Still, it’s beginning looking like a real garden out there. The neighbour’s house might shade it more than I’d like, the soil is still lacking in organic matter and the blackbirds may frustrate my efforts at keeping everything neat and tidy, but it feeds me, both literally and metaphorically. Time in the garden helps to ground me, and the physical work with obvious results is a powerful antidote to the day job, spent sitting behind a computer for far too many hours. Tending the earth has helped to keep me sane while a nasty knee injury has preventing me from hiking and motivated me to get outside and active through stressful times. It’s a very good thing I’m enjoying it, as there’s plenty more work to be done.
Spring has been beautiful in my garden, and now the summer has begun.
What’s growing in my garden this summer? Plants marked * are self-sown or were here when I got here:
- Beans (mix of fresh eating & drying varieties)
- Bok Choi
- Broccoli, sprouting* (also seedlings I’ve grown myself)
- Carrots (barely!)
- Chard, rainbow
- Eggplant, casper
- Kale, curly*
- Kale, red winter*
- Lettuce* (read & green oak & two other mystery non-heading varieties)
- Peas* (mystery varieties)
- Potatoes (blue sapphire, pink fir apple, cranberry red & banana that I put in, plus a white variety* that self-sowed)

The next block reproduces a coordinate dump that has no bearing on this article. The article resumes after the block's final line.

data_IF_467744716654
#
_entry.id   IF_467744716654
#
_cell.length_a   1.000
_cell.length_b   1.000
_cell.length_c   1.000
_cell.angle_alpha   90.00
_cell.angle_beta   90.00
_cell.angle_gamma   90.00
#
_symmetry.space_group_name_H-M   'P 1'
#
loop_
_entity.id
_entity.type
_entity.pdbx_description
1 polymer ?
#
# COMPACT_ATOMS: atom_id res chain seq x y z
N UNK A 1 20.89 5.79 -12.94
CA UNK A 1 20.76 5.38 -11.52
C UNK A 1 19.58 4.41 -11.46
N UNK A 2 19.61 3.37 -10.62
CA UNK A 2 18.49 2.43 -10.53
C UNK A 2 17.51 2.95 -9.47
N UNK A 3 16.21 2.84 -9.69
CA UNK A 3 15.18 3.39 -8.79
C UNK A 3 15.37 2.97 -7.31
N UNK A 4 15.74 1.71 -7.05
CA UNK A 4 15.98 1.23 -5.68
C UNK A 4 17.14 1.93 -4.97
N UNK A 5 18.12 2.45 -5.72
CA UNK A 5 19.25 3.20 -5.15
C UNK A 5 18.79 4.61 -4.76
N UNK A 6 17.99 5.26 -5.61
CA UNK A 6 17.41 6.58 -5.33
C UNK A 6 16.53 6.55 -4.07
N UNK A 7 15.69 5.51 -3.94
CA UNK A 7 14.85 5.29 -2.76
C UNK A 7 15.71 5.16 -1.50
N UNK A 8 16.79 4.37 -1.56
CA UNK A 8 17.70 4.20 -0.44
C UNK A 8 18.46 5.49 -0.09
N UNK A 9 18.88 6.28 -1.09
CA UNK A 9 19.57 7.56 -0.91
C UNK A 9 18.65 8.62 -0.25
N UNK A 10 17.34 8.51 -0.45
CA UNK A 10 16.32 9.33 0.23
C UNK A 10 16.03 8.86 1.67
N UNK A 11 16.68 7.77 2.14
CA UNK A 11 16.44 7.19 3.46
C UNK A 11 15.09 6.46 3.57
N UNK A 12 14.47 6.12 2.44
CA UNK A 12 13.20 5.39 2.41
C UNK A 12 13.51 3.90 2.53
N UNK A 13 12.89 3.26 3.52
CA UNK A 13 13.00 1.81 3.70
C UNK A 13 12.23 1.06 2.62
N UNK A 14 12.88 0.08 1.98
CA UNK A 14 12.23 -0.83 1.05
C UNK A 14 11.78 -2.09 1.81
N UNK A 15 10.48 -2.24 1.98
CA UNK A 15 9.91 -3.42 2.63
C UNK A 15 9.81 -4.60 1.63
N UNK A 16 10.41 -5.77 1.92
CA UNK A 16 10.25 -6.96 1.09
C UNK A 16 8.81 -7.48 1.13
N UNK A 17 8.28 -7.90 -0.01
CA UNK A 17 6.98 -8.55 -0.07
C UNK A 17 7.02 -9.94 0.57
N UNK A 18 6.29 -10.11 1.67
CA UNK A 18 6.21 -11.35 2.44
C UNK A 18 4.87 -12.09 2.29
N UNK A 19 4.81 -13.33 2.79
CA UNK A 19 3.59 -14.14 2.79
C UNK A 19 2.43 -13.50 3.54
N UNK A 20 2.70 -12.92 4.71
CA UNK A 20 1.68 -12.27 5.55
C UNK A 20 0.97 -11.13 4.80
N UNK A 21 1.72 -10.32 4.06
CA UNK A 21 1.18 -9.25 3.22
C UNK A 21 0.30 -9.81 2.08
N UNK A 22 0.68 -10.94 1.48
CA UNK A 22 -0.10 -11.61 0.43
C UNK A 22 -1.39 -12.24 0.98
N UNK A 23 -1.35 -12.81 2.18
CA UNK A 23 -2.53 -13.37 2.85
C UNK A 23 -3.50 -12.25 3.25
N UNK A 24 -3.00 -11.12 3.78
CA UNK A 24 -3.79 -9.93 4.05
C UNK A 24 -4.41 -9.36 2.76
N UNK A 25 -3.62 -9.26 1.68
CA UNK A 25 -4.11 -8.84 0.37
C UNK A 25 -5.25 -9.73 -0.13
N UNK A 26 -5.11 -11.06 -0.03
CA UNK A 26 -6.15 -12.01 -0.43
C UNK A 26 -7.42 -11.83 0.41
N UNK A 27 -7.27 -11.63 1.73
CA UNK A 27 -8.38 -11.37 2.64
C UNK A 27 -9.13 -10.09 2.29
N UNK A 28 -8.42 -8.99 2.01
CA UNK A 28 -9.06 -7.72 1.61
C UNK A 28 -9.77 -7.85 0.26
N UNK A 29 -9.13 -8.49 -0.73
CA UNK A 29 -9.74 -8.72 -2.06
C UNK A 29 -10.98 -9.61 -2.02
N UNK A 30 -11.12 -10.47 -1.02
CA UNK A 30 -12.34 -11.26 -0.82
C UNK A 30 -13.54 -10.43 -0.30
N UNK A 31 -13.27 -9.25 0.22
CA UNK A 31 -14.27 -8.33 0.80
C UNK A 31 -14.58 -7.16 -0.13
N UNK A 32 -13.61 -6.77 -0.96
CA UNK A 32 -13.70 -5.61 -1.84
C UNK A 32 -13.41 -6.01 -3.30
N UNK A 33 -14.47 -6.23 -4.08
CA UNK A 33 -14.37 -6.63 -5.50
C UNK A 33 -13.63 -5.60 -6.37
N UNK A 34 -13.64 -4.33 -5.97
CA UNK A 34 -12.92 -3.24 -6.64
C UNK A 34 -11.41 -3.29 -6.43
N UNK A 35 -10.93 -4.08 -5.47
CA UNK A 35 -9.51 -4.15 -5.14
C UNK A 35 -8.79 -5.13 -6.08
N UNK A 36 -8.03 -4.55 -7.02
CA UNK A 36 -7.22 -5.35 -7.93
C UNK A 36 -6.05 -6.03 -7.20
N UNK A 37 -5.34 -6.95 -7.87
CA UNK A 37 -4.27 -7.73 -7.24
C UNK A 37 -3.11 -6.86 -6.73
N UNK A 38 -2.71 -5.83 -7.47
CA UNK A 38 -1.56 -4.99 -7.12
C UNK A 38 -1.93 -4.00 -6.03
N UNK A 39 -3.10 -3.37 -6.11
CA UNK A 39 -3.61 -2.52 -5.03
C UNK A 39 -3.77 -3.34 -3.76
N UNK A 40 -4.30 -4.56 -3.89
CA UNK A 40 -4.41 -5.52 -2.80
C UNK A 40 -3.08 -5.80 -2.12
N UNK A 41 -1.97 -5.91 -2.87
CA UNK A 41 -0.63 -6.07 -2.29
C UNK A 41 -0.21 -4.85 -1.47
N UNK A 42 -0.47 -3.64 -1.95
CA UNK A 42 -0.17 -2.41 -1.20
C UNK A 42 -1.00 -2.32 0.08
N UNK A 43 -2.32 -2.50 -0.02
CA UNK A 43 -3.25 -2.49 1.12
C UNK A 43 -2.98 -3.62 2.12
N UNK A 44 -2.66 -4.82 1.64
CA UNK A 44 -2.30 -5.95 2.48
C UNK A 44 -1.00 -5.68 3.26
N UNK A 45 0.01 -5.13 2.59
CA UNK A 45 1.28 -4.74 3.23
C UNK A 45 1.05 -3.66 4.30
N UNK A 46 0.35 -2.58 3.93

- Raspberries* (one here, one I’ve planted)
- Salad burnett
- Wide assortment of herbs (mixed origins)
Tell me, what have you got growing?
Make yourself time to be wild and free.
Don’t just dream it, do it.
Take that first step today and keep on the journey.
Create your own footprints.
Reflect a while on who you are versus who you want to become, then find the path you must travel.
Acknowledging your faults will help you to master them.
I will be at the Hobart Sustainable Living Festival this weekend. If you spot me, come and say hi!
Sow a kernel of dreams, let them take root.
Never stop exploring, even in your own backyard. There is always something new to discover, both within and without.
Find out where that road leads.
No matter how dark it may get, the world remains a beautiful and amazing place
(it’s been a rough news kind of week)
Florentine contested forestry area, Tasmania
Don’t be afraid to let who you really are shine through.
Wherever you find yourself, make that place a home.
You may be leaving again, but in the interim see what you can grow.
Take pleasure in the small things, the every day beauties that surround us.
The ordinary, once noticed, becomes extraordinary.
Don’t be afraid to shoot for the sun. After all, it’s the closest star to aim for.
Whatever you can do, or dream you can do, begin it.
Boldness has genius, power, and magic in it!
South Cape walk, Bruny Island, Tasmania
I’ve been making the most of my sabbatical, but now spring is here. Hello!
Starfish, Lady Bay, Tasmania.
Hang in there, you’ll make it through.
Lake Pedder in winter, Tasmania
“What good is the warmth of summer, without the cold of winter to give it sweetness.”
― John Steinbeck
Calvert’s Beach, Tasmania
Take a moment to just breathe.
Fungi climb a tree, Powelltown State Forest, Victoria, Australia
If you can’t change the situation, try changing your perspective.
Snow gentian (Gentianella sp.), Mt. Wellington
Treasure the small joys and ephemeral beauties of daily life.